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JPL Unified Methodology Process (JUMP)

This is a unique rapid development framework, complete with checklists, schedules, and supporting procedures. NASA’s Jet Propulsion Laboratory, Pasadena, California JPL Unified Methodology Process (JUMP) is an effort to establish a common frame of reference across OCIO (Office of Chief Information Officer) and EBIS (Enterprise Business Information Services Division). The iterative approach to project management is more powerful and efficient, enables better reviews, and incurs lower overhead costs. JUMP is a tailored version of rational unified process (RUP) and the iterative process. This process is flexible, scalable, and manageable.

Posted in: Briefs, TSP, Electronics & Computers

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Automated Evaluation Software (AES) Web Application

Goddard Space Flight Center, Greenbelt, Maryland The Automated Evaluation Software Web application was created using Java Enterprise technologies, which provided capabilities for dynamic report generation and Microsoft output. The Tomcat Application server makes the application robust, fast, and reliable. HTML 4.0 was used to create the user interface, making it compatible with both Internet Explorer and Firefox. The application takes advantage of the Jakarta Struts framework, making a proper Model View Controller design. The Struts framework provides the ability to change the navigation and presentation without changing the underlying data model, and vice versa.

Posted in: Briefs, Electronics & Computers

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A RESTful Web Service Connector for Phoenix Analysis Server

The Web service connects front-end user interfaces to the back-end analysis executions. NASA’s Jet Propulsion Laboratory, Pasadena, California Engineering design models are normally developed using specific modeling tools such as Excel, Matlab, Maple, and Mathematica. It is difficult to connect various models written in different modeling environments and produce results without extensive effort. Phoenix ModelCenter is a commercial tool that can perform this kind of operation on a single desktop computer via a graphical user interface.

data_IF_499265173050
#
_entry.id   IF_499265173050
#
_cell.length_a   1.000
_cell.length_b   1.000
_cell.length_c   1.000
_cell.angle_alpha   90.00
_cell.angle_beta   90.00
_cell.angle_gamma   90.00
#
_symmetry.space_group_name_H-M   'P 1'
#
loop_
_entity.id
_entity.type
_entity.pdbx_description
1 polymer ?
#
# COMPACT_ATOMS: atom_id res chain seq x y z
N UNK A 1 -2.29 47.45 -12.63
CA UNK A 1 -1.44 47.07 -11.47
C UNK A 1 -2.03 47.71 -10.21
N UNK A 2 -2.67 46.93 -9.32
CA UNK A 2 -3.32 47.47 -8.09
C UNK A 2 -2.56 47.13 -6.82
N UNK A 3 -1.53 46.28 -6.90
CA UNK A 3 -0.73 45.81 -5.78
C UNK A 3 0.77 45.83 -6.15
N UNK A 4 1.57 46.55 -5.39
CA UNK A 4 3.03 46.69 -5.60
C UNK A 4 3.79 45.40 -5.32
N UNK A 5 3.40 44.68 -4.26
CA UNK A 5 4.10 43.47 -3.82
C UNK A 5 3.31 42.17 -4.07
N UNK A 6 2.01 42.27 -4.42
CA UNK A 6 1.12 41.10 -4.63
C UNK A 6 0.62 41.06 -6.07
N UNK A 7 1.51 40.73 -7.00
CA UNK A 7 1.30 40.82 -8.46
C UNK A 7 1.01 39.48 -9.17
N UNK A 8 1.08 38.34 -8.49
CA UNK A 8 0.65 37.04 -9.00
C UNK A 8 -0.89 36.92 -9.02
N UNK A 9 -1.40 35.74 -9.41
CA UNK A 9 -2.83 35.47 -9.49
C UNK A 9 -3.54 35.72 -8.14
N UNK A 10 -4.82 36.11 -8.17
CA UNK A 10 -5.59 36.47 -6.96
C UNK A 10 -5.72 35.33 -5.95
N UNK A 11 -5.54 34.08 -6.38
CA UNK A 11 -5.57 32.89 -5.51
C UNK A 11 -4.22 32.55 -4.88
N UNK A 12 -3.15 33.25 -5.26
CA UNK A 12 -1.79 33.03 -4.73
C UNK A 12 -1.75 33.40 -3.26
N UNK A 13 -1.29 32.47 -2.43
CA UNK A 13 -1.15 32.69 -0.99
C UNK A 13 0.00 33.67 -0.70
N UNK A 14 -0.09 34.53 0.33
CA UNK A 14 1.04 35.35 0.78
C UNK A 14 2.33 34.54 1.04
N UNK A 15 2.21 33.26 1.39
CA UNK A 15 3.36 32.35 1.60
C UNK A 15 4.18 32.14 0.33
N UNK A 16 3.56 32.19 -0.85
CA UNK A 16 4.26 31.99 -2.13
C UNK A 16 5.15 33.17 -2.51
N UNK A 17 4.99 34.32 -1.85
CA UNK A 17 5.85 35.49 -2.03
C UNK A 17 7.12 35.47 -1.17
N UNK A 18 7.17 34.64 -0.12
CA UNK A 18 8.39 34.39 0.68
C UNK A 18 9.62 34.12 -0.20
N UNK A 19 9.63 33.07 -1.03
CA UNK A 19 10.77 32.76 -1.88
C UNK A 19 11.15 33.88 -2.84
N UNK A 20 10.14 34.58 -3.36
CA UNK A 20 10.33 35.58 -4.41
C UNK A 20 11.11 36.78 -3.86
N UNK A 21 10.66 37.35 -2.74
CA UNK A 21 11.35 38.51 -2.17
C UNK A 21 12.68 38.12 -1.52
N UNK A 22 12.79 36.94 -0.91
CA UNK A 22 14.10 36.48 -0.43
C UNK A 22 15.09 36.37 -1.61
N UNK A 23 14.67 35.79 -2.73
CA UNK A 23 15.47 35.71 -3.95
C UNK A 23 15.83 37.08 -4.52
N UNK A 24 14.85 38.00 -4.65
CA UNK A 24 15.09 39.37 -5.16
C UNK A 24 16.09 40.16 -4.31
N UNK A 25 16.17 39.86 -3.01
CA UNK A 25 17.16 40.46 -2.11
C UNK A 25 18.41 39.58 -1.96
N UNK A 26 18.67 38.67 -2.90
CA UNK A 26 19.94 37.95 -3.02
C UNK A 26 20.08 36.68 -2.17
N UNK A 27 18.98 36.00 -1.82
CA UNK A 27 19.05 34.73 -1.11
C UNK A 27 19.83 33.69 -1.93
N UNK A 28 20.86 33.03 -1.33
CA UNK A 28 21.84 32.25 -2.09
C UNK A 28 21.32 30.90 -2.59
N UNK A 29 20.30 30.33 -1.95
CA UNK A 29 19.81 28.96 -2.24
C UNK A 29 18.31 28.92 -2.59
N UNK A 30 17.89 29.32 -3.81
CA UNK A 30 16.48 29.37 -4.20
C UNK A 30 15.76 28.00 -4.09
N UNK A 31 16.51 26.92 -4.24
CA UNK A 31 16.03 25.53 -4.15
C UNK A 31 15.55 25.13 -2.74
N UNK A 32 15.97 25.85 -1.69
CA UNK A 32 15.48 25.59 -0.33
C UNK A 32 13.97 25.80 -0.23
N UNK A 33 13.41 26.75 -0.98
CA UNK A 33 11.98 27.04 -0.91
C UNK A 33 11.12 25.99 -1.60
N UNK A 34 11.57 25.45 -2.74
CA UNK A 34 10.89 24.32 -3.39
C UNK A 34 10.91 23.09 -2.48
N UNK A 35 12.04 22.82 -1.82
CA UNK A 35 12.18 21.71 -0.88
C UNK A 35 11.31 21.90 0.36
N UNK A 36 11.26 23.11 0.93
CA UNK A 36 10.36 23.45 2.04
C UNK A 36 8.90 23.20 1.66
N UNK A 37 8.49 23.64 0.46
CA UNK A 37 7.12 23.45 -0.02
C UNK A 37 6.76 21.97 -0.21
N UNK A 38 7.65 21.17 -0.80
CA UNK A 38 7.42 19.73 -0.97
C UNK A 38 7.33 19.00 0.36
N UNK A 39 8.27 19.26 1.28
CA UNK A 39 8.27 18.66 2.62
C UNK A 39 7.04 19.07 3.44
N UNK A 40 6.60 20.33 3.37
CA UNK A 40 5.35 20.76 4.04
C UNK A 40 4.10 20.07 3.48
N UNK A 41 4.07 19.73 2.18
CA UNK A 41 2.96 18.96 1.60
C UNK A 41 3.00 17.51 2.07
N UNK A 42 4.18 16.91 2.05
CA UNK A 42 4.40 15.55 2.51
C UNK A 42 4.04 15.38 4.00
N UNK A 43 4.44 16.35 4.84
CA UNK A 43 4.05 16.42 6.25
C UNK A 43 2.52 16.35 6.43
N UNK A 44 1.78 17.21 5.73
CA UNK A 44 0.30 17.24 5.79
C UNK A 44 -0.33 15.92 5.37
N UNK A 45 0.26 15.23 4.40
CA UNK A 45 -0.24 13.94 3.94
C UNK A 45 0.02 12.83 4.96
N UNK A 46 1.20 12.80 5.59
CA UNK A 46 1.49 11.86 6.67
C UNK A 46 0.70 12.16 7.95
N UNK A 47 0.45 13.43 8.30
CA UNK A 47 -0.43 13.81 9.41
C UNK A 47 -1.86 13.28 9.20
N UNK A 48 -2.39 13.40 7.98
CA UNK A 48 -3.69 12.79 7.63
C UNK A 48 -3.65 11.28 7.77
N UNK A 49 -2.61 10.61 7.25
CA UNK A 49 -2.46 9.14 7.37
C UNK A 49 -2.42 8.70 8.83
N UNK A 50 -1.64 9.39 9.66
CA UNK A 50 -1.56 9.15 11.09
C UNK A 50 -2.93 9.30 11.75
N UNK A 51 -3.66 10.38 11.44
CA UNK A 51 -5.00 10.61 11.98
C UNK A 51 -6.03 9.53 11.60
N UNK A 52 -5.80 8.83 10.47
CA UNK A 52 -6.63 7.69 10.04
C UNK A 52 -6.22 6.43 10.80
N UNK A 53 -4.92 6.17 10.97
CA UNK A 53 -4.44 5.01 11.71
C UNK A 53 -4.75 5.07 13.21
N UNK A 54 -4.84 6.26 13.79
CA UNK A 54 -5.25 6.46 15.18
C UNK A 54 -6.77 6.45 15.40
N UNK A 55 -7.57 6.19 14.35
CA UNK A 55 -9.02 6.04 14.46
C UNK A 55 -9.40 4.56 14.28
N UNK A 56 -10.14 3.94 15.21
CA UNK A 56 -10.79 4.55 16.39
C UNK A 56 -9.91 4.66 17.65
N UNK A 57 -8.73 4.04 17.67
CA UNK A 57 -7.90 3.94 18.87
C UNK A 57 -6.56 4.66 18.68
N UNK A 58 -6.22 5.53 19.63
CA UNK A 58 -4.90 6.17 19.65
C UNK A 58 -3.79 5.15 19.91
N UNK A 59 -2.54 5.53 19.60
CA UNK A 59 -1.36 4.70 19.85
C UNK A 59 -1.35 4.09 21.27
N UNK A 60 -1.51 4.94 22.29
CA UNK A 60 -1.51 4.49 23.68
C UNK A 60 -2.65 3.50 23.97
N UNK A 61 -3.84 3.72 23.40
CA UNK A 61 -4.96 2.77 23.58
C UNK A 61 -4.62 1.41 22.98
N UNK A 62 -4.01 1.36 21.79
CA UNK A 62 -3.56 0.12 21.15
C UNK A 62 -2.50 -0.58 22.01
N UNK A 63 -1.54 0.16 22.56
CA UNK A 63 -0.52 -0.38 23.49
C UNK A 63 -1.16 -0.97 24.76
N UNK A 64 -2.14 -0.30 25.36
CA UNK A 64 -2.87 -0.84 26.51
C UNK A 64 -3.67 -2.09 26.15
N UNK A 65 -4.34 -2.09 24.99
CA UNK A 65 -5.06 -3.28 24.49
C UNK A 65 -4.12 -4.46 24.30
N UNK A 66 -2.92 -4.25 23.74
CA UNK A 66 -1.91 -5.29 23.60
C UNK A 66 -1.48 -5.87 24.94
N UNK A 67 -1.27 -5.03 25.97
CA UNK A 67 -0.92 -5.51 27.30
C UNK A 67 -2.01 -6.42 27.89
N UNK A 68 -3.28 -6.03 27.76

Posted in: Briefs, TSP, Electronics & Computers

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Products of Tomorrow: March 2015

The technologies NASA develops don’t just blast off into space. They also improve our lives here on Earth. Life-saving search-and-rescue tools, implantable medical devices, advances in commercial aircraft safety, increased accuracy in weather forecasting, and the miniature cameras in our cellphones are just some of the examples of NASA-developed technology used in products today.

Posted in: Articles, Products, Aviation, Electronics & Computers, Detectors, Sensors

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Smart-Grid-Ready Instrumentation

The term “smart grid” is an umbrella term used to refer to new technologies that aim to address today’s electrical power grid challenges. At a high level, these technologies address challenges associated with grid reliability and reactive maintenance, renewables integration, and disturbance detection. One way to help address these challenges is to push decision-making and intelligence closer to the grid, embedded within flexible instrumentation to achieve faster response times, better bandwidth utilization, and functionality field upgrades that will keep field instruments up-to-date with the latest algorithms and methodologies to monitor and protect the grid.

Posted in: Articles, Electronics & Computers

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ACES ToolSuite

Langley Research Center, Hampton, Virginia The NASA Langley Aeronautics Systems Analysis Branch (ASAB) is heavily involved in research studies to evaluate new and emerging concepts targeted at improving the National Airspace System (NAS). The primary tool used by ASAB to perform these studies is the Airspace Concept Evaluation System (ACES), a medium-fidelity, NAS-wide simulation environment.

Posted in: Briefs, TSP, Electronics & Computers, Simulation Software

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Modeling for Partitioned and Multicore Flight Software Systems

NASA’s Jet Propulsion Laboratory, Pasadena, California The current flight software approach is monolithic in nature. Every module has tentacles that reach deep within dozens of other software modules. Because of these interdependencies between modules, functionality is difficult to extract and reuse for other missions.

Posted in: Briefs, TSP, Aviation, Electronics & Computers

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